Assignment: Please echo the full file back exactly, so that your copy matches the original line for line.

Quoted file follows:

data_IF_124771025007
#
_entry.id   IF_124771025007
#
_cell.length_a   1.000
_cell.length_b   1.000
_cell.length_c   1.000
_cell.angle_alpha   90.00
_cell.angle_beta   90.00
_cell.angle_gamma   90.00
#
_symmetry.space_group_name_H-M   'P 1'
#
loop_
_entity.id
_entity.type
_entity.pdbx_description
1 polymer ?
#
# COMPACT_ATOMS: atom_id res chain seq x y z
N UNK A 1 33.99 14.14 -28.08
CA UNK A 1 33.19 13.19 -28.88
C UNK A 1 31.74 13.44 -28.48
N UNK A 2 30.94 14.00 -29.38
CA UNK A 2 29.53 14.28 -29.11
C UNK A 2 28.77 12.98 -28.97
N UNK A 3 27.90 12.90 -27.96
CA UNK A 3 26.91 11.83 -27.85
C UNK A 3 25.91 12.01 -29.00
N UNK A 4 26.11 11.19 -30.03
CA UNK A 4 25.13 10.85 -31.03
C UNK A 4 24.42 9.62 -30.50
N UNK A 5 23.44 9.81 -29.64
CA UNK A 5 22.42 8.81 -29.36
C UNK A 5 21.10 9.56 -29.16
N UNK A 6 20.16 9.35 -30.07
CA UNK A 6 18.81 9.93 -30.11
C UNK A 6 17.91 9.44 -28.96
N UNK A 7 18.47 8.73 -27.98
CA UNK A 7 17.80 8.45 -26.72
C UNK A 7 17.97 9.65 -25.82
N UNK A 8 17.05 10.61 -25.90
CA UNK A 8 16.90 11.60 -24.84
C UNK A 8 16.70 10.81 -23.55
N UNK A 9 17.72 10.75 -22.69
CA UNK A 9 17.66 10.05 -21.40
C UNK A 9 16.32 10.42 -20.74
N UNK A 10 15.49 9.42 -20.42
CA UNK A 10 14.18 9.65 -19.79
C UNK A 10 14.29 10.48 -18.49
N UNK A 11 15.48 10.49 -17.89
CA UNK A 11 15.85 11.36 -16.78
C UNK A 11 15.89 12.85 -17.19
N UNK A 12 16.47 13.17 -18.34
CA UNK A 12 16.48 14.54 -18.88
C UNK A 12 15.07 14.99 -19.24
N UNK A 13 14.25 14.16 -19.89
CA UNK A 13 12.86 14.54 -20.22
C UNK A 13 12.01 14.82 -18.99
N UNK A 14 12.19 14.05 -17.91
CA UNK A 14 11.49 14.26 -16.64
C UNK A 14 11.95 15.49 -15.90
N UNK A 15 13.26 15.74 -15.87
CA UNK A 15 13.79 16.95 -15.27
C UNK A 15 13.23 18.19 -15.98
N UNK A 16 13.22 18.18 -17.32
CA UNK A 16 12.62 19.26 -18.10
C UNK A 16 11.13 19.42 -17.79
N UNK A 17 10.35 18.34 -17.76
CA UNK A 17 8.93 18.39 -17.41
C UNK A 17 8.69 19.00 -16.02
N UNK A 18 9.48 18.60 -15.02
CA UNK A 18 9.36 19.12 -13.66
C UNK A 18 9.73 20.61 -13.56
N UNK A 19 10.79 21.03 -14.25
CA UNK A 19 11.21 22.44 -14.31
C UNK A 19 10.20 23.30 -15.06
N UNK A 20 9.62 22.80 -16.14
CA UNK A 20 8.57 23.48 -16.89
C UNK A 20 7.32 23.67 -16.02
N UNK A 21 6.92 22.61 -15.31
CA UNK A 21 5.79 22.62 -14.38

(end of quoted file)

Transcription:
data_IF_124771025007
#
_entry.id   IF_124771025007
#
_cell.length_a   1.000
_cell.length_b   1.000
_cell.length_c   1.000
_cell.angle_alpha   90.00
_cell.angle_beta   90.00
_cell.angle_gamma   90.00
#
_symmetry.space_group_name_H-M   'P 1'
#
loop_
_entity.id
_entity.type
_entity.pdbx_description
1 polymer ?
#
# COMPACT_ATOMS: atom_id res chain seq x y z
N UNK A 1 33.99 14.14 -28.08
CA UNK A 1 33.19 13.19 -28.88
C UNK A 1 31.74 13.44 -28.48
N UNK A 2 30.94 14.00 -29.38
CA UNK A 2 29.53 14.28 -29.11
C UNK A 2 28.77 12.98 -28.97
N UNK A 3 27.90 12.90 -27.96
CA UNK A 3 26.91 11.83 -27.85
C UNK A 3 25.91 12.01 -29.00
N UNK A 4 26.11 11.19 -30.03
CA UNK A 4 25.13 10.85 -31.03
C UNK A 4 24.42 9.62 -30.50
N UNK A 5 23.44 9.81 -29.64
CA UNK A 5 22.42 8.81 -29.36
C UNK A 5 21.10 9.56 -29.16
N UNK A 6 20.16 9.35 -30.07
CA UNK A 6 18.81 9.93 -30.11
C UNK A 6 17.91 9.44 -28.96
N UNK A 7 18.47 8.73 -27.98
CA UNK A 7 17.80 8.45 -26.72
C UNK A 7 17.97 9.65 -25.82
N UNK A 8 17.05 10.61 -25.90
CA UNK A 8 16.90 11.60 -24.84
C UNK A 8 16.70 10.81 -23.55
N UNK A 9 17.72 10.75 -22.69
CA UNK A 9 17.66 10.05 -21.40
C UNK A 9 16.32 10.42 -20.74
N UNK A 10 15.49 9.42 -20.42
CA UNK A 10 14.18 9.65 -19.79
C UNK A 10 14.29 10.48 -18.49
N UNK A 11 15.48 10.49 -17.89
CA UNK A 11 15.85 11.36 -16.78
C UNK A 11 15.89 12.85 -17.19
N UNK A 12 16.47 13.17 -18.34
CA UNK A 12 16.48 14.54 -18.88
C UNK A 12 15.07 14.99 -19.24
N UNK A 13 14.25 14.16 -19.89
CA UNK A 13 12.86 14.54 -20.22
C UNK A 13 12.01 14.82 -18.99
N UNK A 14 12.19 14.05 -17.91
CA UNK A 14 11.49 14.26 -16.64
C UNK A 14 11.95 15.49 -15.90
N UNK A 15 13.26 15.74 -15.87
CA UNK A 15 13.79 16.95 -15.27
C UNK A 15 13.23 18.19 -15.98
N UNK A 16 13.22 18.18 -17.32
CA UNK A 16 12.62 19.26 -18.10
C UNK A 16 11.13 19.42 -17.79
N UNK A 17 10.35 18.34 -17.76
CA UNK A 17 8.93 18.39 -17.41
C UNK A 17 8.69 19.00 -16.02
N UNK A 18 9.48 18.60 -15.02
CA UNK A 18 9.36 19.12 -13.66
C UNK A 18 9.73 20.61 -13.56
N UNK A 19 10.79 21.03 -14.25
CA UNK A 19 11.21 22.44 -14.31
C UNK A 19 10.20 23.30 -15.06
N UNK A 20 9.62 22.80 -16.14
CA UNK A 20 8.57 23.48 -16.89
C UNK A 20 7.32 23.67 -16.02
N UNK A 21 6.92 22.61 -15.31
CA UNK A 21 5.79 22.62 -14.38